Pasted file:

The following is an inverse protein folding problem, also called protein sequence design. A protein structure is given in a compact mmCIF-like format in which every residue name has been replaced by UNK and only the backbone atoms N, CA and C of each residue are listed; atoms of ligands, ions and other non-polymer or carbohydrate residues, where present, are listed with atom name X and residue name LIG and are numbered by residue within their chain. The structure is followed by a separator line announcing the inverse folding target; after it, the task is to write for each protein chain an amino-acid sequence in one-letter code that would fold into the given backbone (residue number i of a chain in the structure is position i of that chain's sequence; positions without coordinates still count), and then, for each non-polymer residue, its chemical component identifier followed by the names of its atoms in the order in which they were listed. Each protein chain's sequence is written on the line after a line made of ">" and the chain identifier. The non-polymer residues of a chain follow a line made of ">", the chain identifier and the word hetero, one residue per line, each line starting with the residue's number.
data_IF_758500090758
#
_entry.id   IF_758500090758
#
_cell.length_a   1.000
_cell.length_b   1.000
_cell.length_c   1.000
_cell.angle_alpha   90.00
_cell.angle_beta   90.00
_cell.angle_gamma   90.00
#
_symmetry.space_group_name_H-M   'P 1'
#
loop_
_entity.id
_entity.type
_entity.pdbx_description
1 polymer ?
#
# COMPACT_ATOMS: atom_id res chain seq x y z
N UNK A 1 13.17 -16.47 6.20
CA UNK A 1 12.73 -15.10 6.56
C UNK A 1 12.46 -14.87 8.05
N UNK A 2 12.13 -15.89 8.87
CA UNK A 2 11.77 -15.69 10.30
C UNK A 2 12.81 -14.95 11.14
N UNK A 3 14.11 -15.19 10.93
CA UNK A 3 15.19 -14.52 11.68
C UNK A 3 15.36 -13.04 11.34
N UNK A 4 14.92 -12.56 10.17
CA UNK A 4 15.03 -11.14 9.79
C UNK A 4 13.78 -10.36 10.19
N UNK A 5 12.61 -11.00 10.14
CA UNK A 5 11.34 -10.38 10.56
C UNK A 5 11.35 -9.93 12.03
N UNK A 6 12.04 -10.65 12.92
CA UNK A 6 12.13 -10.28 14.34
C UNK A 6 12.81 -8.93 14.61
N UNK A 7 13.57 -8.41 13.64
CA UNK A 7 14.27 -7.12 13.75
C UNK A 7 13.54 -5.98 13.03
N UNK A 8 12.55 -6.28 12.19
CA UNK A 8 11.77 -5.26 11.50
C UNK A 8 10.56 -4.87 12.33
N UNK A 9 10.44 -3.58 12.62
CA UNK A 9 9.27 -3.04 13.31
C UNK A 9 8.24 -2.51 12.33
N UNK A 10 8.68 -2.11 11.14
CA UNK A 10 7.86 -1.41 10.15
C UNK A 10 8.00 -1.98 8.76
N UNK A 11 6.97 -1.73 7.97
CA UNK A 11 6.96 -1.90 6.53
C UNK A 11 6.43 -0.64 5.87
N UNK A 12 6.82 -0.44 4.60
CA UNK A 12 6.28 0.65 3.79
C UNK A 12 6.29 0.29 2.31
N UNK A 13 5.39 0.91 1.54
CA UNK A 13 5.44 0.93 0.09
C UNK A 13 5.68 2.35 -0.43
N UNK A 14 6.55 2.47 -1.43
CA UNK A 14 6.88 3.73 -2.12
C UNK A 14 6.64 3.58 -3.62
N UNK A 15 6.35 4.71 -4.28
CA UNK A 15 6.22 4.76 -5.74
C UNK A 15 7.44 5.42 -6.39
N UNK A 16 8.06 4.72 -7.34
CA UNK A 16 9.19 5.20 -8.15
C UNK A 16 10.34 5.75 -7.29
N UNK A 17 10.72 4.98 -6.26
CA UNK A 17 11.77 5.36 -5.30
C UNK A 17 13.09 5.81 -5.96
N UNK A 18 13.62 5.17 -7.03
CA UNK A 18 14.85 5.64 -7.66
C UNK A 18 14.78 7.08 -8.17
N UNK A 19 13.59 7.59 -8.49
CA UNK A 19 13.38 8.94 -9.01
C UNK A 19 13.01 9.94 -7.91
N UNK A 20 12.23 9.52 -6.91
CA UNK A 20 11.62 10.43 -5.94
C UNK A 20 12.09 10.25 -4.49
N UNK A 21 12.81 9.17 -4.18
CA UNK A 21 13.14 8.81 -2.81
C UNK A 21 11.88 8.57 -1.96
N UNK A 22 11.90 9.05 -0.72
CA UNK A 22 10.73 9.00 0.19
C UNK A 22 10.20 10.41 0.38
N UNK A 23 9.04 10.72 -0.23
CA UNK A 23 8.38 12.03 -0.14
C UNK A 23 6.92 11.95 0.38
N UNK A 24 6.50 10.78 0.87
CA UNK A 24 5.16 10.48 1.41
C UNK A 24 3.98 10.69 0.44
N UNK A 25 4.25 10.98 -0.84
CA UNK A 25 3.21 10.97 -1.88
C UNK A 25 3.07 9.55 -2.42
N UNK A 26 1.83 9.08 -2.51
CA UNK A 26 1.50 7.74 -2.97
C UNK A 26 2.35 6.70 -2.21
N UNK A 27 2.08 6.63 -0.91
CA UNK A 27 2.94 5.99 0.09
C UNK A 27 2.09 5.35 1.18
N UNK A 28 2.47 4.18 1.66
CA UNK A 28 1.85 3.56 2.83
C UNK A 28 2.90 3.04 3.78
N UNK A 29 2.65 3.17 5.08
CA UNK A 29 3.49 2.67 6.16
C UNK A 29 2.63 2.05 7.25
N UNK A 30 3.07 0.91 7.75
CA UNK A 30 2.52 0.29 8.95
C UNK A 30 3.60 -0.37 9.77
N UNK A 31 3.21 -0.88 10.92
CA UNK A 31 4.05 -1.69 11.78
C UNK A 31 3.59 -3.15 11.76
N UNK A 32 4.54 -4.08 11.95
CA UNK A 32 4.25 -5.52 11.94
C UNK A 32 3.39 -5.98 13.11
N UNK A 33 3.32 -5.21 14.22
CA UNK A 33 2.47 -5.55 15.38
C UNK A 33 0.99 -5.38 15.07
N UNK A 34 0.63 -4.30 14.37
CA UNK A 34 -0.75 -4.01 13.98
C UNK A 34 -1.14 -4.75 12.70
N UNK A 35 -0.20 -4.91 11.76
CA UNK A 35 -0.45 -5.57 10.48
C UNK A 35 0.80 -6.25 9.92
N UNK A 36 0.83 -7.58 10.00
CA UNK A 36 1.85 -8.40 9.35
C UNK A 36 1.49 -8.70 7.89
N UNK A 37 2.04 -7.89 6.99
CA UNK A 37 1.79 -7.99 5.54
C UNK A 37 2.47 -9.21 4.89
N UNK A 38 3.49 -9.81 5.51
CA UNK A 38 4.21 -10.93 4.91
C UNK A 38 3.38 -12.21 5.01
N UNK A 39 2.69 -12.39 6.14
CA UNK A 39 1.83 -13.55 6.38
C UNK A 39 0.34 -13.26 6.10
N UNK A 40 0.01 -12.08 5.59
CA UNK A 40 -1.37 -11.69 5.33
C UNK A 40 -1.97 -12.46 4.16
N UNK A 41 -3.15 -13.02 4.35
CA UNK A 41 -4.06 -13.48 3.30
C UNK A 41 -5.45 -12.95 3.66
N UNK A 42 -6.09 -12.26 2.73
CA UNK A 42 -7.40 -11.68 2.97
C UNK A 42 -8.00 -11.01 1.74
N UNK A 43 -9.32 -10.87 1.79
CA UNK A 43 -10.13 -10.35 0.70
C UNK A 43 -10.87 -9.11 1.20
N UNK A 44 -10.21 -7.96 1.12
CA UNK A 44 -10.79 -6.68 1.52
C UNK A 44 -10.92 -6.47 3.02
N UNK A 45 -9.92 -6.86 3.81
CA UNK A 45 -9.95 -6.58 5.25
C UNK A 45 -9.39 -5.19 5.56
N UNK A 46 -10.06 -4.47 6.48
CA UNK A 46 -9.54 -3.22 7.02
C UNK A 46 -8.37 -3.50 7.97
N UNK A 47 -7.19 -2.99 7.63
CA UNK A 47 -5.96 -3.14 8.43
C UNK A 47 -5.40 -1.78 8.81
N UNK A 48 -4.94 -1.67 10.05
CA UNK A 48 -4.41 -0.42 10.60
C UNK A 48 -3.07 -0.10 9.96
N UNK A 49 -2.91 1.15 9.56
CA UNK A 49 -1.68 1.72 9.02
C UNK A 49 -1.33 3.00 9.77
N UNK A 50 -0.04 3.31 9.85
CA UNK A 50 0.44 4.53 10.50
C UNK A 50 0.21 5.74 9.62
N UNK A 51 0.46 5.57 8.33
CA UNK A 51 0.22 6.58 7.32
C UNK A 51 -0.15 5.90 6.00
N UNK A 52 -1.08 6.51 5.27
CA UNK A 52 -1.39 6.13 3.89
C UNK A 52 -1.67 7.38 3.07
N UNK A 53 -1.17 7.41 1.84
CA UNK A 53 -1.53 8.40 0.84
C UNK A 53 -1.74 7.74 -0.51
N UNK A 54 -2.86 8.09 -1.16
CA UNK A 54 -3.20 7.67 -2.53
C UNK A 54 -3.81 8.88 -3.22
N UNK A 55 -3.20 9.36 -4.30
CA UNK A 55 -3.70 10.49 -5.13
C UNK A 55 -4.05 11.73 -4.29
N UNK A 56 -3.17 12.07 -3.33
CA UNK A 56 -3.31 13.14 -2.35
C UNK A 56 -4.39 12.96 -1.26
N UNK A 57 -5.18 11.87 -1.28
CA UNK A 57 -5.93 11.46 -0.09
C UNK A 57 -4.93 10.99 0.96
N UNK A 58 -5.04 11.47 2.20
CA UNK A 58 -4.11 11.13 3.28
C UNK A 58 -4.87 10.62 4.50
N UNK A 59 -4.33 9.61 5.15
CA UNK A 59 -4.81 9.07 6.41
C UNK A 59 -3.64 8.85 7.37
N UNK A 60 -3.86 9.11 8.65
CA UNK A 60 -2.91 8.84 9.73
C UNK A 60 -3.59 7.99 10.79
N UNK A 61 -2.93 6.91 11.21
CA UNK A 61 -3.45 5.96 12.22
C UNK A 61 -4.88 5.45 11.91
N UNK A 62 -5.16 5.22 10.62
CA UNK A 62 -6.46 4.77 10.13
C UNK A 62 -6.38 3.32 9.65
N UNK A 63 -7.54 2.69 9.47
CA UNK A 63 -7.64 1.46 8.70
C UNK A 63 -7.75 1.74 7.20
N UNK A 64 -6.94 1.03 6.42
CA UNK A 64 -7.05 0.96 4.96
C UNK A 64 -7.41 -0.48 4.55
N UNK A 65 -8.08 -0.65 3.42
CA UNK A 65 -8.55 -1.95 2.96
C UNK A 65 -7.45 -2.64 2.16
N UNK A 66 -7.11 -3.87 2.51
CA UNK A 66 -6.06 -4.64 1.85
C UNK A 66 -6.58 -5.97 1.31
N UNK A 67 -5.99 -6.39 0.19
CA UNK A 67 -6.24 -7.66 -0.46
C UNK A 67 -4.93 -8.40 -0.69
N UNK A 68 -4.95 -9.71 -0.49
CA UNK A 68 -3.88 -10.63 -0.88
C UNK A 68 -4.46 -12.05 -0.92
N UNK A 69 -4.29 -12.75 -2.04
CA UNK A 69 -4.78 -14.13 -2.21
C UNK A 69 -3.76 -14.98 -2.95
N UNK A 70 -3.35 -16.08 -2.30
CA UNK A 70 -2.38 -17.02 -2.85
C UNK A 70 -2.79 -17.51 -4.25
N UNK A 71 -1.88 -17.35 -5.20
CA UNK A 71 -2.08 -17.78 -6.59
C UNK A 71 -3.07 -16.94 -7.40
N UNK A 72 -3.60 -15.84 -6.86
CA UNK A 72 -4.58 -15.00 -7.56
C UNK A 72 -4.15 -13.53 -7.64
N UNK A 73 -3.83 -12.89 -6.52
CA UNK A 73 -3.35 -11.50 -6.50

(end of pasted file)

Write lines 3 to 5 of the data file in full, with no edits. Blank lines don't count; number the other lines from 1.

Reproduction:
#
_entry.id   IF_758500090758
#